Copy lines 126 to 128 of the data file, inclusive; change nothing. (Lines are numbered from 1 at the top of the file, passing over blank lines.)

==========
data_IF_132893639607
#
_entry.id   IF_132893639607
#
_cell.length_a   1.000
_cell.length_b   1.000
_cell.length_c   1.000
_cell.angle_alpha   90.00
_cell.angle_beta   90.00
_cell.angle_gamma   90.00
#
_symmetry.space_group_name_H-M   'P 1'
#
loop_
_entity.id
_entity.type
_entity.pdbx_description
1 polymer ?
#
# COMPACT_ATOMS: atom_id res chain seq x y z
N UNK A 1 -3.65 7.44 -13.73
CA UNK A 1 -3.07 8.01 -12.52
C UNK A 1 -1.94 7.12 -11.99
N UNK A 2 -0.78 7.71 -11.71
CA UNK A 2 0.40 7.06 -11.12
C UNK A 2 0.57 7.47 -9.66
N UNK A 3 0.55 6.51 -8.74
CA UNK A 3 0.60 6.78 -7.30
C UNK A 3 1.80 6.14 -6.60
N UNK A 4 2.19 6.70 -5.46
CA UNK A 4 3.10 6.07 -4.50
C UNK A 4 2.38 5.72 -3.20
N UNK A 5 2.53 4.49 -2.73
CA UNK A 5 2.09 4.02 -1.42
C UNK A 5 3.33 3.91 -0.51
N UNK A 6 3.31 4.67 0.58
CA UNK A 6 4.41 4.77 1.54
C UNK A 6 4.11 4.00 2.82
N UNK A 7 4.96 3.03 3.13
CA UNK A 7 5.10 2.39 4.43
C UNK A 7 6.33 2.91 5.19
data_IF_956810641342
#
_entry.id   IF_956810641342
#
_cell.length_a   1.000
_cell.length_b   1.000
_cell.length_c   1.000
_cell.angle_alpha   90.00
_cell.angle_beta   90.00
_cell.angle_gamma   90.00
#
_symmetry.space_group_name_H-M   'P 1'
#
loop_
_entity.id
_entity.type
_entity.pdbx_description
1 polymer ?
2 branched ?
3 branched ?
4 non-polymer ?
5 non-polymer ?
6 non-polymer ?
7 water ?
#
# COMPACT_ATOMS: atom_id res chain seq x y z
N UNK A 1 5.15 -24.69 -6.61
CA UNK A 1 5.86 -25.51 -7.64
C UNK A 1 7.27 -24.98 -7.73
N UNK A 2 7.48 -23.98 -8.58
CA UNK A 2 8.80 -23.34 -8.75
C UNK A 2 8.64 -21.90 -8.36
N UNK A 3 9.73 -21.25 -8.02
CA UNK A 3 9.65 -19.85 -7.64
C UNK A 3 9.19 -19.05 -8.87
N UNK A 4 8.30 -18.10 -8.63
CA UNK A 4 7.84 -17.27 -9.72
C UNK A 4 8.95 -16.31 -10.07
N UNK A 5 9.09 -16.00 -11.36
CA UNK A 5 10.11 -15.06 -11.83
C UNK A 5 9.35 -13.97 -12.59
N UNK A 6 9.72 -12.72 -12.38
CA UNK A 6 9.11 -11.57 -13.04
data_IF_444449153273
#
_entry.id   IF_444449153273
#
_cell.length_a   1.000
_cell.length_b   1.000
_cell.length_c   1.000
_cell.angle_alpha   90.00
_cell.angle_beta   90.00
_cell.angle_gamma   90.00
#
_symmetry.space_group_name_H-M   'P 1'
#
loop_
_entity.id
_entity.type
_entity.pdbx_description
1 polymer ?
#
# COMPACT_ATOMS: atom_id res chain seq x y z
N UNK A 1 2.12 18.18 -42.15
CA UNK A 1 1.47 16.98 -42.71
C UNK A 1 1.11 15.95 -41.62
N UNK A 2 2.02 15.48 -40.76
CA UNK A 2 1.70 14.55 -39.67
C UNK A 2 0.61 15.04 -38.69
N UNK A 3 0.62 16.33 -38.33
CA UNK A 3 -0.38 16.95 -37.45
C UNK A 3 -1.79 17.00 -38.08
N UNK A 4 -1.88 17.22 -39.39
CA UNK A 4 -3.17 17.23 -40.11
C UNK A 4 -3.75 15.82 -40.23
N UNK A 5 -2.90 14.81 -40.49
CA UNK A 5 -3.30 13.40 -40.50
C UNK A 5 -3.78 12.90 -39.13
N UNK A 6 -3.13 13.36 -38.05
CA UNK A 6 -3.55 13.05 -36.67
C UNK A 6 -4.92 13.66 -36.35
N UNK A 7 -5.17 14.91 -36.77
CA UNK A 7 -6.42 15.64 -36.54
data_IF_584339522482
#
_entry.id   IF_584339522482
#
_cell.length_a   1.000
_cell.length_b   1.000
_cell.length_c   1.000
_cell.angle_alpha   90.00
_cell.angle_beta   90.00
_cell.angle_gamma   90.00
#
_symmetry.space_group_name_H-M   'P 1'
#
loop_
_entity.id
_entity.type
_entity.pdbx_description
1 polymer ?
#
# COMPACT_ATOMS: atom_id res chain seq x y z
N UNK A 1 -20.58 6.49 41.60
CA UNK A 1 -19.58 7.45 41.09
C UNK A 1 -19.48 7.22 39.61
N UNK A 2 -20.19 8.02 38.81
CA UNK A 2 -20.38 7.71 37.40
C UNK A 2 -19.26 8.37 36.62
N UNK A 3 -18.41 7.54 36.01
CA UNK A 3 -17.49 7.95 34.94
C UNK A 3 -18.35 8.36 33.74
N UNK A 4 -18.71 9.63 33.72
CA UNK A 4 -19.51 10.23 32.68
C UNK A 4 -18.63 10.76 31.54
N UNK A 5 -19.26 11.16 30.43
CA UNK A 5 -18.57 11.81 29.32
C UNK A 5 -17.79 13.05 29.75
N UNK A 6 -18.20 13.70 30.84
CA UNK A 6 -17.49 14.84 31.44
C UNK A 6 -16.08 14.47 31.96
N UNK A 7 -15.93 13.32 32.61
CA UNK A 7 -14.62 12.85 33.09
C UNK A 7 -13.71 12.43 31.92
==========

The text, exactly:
#
_entry.id   IF_584339522482
#